Although I have followed the student protests in Montreal peripherally I, like many have not fully appreciated the implications and ramifications of what is happening with these protests. Thanks to a Tweet from Stephen Downes (@oldaily) I have been pushed to read and attempt to understand this issue more. Here is the interesting article from the Chronicle of Higher Education.
As I read this and other articles as well as this article from (CBC news) it says to me that the Quebec government may have blinked and I sense that the students know this as well and will now push even harder.
What is not being talked about but has to be lurking around the corner is whether this apparent local Quebec issue will begin to trickle out beyond Quebec’s borders and start a larger conversation about the cost and value of education in Canada, the US or even globally. We must not be sidetracked by the great differences in costs for post-secondary in Quebec versus elsewhere in Canada or beyond (see this CBC article). This cost disparity will be used as a red herring in the discussion and we must not be drawn into this distraction but head to the real issues that governments have not wanted us to talk about with respect to the cost of education. There needs to be greater transparency around government policy that encourages and supports great mountains of debt for post-secondary students. Tuition costs have risen significantly in so many jurisdictions and the smoke-screen, end-run continues to be the apparent open-door availability of student loans. Wow have we been had. There are many examples of individuals completing credentials with horrendous student debt entering marginally-paid work worlds where they can never in their lifetime ever pay off the debt. This is a good thing for society right? Well I guess the cynical part of me says from a government perspective this is a good thing because these debt-saddled individuals are less inclined to protest or speak out and become a thorn in society’s side. Wow that might sound like a load of hooey but I think that there is an element of this thinking in many government and corporate circles.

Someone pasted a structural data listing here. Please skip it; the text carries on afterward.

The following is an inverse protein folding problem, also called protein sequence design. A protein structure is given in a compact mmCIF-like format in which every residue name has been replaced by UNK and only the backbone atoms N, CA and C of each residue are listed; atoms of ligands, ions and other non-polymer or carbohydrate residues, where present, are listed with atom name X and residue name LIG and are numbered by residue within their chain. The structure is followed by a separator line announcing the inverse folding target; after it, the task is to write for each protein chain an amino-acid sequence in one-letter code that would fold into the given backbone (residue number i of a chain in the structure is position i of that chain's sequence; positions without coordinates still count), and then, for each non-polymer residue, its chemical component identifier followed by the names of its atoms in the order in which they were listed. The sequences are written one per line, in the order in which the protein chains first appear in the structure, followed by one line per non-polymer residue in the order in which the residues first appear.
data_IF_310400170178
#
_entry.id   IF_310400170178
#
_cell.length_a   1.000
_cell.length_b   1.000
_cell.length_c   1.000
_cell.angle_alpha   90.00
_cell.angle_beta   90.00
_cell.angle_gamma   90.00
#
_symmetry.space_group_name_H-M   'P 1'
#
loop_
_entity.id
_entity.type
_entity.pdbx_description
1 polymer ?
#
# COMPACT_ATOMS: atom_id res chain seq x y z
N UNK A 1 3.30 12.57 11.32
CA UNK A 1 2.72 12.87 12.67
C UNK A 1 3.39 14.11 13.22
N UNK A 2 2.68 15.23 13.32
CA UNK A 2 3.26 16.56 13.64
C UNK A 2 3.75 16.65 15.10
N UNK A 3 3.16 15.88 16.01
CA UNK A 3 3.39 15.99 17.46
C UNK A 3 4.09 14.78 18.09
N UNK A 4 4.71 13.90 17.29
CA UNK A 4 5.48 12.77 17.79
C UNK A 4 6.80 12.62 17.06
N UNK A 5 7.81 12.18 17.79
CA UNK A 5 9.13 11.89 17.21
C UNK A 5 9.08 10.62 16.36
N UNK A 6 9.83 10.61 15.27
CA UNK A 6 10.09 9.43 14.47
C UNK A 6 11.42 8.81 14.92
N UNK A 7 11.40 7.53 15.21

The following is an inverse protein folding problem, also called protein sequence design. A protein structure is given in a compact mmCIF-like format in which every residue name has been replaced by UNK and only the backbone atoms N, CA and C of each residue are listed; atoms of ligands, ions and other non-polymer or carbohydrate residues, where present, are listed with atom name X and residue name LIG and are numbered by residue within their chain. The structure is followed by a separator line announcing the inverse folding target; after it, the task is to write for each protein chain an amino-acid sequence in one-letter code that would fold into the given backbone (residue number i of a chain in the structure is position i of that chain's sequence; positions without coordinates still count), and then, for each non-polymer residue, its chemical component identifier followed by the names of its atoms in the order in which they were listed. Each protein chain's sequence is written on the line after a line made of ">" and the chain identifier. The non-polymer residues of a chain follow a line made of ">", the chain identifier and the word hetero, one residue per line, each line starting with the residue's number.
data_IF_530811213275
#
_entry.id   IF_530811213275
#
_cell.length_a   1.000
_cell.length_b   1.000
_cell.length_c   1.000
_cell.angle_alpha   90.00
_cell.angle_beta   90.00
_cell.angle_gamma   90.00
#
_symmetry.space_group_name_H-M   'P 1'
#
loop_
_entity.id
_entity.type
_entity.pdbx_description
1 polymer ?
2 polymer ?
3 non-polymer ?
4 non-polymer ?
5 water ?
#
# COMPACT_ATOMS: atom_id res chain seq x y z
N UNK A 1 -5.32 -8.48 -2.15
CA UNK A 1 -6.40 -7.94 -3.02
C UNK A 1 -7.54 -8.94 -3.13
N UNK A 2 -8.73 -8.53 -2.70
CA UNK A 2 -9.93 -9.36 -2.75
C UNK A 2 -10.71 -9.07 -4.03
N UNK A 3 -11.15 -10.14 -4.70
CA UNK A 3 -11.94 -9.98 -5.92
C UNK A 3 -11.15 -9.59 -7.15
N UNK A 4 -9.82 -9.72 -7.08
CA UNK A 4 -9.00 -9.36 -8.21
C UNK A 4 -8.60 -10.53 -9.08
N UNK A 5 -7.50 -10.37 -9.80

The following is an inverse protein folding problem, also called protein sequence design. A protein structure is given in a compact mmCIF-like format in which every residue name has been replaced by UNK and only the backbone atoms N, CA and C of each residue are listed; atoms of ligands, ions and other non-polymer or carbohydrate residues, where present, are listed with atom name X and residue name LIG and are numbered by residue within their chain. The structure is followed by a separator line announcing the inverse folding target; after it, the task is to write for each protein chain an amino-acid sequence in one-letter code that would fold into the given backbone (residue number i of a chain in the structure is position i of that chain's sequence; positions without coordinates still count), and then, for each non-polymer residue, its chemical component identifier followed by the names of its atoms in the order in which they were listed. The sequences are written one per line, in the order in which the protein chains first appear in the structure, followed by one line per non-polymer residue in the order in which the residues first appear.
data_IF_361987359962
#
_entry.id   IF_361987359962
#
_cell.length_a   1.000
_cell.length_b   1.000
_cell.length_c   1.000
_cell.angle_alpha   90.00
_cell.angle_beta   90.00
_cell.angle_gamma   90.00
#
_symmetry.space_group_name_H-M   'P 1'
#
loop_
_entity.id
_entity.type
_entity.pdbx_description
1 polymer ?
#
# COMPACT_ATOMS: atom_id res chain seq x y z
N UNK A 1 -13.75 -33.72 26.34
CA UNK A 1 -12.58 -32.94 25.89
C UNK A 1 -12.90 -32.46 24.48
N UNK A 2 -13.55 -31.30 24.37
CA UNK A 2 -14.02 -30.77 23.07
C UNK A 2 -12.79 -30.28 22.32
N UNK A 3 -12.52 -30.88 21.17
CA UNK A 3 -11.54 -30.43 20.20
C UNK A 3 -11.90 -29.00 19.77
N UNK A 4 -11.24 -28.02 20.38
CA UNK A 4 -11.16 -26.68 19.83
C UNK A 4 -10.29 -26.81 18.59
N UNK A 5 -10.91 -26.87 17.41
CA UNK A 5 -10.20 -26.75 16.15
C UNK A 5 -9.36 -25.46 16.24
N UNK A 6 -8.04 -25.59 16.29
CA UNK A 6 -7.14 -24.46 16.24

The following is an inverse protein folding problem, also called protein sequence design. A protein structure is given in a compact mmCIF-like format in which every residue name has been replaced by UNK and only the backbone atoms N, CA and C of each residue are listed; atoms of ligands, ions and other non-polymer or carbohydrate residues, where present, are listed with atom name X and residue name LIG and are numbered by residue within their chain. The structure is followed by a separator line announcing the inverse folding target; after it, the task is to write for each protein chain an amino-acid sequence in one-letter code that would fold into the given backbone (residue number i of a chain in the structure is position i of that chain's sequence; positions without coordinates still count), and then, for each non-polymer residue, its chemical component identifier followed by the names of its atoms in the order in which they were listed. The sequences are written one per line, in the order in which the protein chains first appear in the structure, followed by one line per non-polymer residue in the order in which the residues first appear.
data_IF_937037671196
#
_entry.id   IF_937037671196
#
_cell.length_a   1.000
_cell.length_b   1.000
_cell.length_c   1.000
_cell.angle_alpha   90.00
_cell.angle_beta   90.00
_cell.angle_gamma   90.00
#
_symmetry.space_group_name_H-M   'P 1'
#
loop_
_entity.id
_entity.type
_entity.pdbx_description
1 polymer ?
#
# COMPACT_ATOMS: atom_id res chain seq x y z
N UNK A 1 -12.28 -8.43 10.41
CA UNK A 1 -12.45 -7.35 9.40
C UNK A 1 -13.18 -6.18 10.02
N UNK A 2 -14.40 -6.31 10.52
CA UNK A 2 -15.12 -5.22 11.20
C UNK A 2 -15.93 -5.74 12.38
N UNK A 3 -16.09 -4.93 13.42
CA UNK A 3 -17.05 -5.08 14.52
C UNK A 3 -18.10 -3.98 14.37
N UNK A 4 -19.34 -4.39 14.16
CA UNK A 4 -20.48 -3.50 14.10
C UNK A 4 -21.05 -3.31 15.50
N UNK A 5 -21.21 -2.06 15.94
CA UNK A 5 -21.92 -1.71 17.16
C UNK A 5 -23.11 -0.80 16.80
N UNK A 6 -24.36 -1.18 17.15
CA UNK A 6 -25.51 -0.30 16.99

Is it possible that enough enlightened, informed or just plain p*@sed off people might finally start a conversation on our doorsteps outside of Quebec? Why not – it is long overdue. When it comes I hope we can find appropriate ways to engage the conversation such that people are heard and respected in the process not like the way that access and copyright has been unceremoniously jammed down our throats – but that is for another post. (Stop the Canadian University Copyright Disaster)